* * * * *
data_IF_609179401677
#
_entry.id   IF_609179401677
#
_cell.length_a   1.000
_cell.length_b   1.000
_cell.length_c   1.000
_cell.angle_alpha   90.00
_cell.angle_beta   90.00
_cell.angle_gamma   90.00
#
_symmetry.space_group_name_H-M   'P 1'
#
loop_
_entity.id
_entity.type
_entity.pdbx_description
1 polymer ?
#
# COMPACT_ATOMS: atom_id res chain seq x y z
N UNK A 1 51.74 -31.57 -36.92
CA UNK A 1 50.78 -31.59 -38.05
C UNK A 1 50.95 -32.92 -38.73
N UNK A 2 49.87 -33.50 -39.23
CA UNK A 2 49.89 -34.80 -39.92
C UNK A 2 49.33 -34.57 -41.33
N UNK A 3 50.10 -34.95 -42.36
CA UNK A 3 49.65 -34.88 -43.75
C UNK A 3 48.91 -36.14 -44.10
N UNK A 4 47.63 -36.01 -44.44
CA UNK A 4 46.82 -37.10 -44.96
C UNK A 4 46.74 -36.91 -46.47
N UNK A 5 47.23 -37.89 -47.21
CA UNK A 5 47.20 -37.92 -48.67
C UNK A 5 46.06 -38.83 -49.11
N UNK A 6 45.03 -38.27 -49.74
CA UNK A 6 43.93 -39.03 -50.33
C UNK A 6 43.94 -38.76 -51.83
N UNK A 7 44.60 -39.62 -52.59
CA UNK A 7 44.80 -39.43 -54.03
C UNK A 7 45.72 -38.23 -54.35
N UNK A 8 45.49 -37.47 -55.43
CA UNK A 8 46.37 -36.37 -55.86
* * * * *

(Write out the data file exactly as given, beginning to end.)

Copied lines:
data_IF_609179401677
#
_entry.id   IF_609179401677
#
_cell.length_a   1.000
_cell.length_b   1.000
_cell.length_c   1.000
_cell.angle_alpha   90.00
_cell.angle_beta   90.00
_cell.angle_gamma   90.00
#
_symmetry.space_group_name_H-M   'P 1'
#
loop_
_entity.id
_entity.type
_entity.pdbx_description
1 polymer ?
#
# COMPACT_ATOMS: atom_id res chain seq x y z
N UNK A 1 51.74 -31.57 -36.92
CA UNK A 1 50.78 -31.59 -38.05
C UNK A 1 50.95 -32.92 -38.73
N UNK A 2 49.87 -33.50 -39.23
CA UNK A 2 49.89 -34.80 -39.92
C UNK A 2 49.33 -34.57 -41.33
N UNK A 3 50.10 -34.95 -42.36
CA UNK A 3 49.65 -34.88 -43.75
C UNK A 3 48.91 -36.14 -44.10
N UNK A 4 47.63 -36.01 -44.44
CA UNK A 4 46.82 -37.10 -44.96
C UNK A 4 46.74 -36.91 -46.47
N UNK A 5 47.23 -37.89 -47.21
CA UNK A 5 47.20 -37.92 -48.67
C UNK A 5 46.06 -38.83 -49.11
N UNK A 6 45.03 -38.27 -49.74
CA UNK A 6 43.93 -39.03 -50.33
C UNK A 6 43.94 -38.76 -51.83
N UNK A 7 44.60 -39.62 -52.59
CA UNK A 7 44.80 -39.43 -54.03
C UNK A 7 45.72 -38.23 -54.35
N UNK A 8 45.49 -37.47 -55.43
CA UNK A 8 46.37 -36.37 -55.86